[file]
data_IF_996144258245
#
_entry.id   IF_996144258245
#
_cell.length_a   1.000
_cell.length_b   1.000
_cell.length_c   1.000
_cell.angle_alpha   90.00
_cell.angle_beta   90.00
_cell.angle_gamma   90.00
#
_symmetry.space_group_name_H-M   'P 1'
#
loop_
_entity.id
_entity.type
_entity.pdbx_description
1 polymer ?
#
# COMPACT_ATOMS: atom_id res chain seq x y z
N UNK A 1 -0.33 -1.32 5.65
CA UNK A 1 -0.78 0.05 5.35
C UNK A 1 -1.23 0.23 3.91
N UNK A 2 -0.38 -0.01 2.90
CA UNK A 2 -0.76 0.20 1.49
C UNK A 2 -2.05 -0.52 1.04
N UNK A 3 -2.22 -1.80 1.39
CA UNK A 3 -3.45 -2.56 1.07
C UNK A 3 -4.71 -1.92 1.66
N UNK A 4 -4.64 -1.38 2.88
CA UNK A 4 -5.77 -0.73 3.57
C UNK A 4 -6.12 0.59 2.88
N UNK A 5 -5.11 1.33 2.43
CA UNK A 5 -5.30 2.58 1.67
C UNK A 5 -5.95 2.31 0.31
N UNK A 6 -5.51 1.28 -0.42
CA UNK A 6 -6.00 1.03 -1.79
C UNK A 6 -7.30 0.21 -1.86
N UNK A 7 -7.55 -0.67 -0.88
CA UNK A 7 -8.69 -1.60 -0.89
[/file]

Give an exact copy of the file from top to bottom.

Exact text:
data_IF_996144258245
#
_entry.id   IF_996144258245
#
_cell.length_a   1.000
_cell.length_b   1.000
_cell.length_c   1.000
_cell.angle_alpha   90.00
_cell.angle_beta   90.00
_cell.angle_gamma   90.00
#
_symmetry.space_group_name_H-M   'P 1'
#
loop_
_entity.id
_entity.type
_entity.pdbx_description
1 polymer ?
#
# COMPACT_ATOMS: atom_id res chain seq x y z
N UNK A 1 -0.33 -1.32 5.65
CA UNK A 1 -0.78 0.05 5.35
C UNK A 1 -1.23 0.23 3.91
N UNK A 2 -0.38 -0.01 2.90
CA UNK A 2 -0.76 0.20 1.49
C UNK A 2 -2.05 -0.52 1.04
N UNK A 3 -2.22 -1.80 1.39
CA UNK A 3 -3.45 -2.56 1.07
C UNK A 3 -4.71 -1.92 1.66
N UNK A 4 -4.64 -1.38 2.88
CA UNK A 4 -5.77 -0.73 3.57
C UNK A 4 -6.12 0.59 2.88
N UNK A 5 -5.11 1.33 2.43
CA UNK A 5 -5.30 2.58 1.67
C UNK A 5 -5.95 2.31 0.31
N UNK A 6 -5.51 1.28 -0.42
CA UNK A 6 -6.00 1.03 -1.79
C UNK A 6 -7.30 0.21 -1.86
N UNK A 7 -7.55 -0.67 -0.88
CA UNK A 7 -8.69 -1.60 -0.89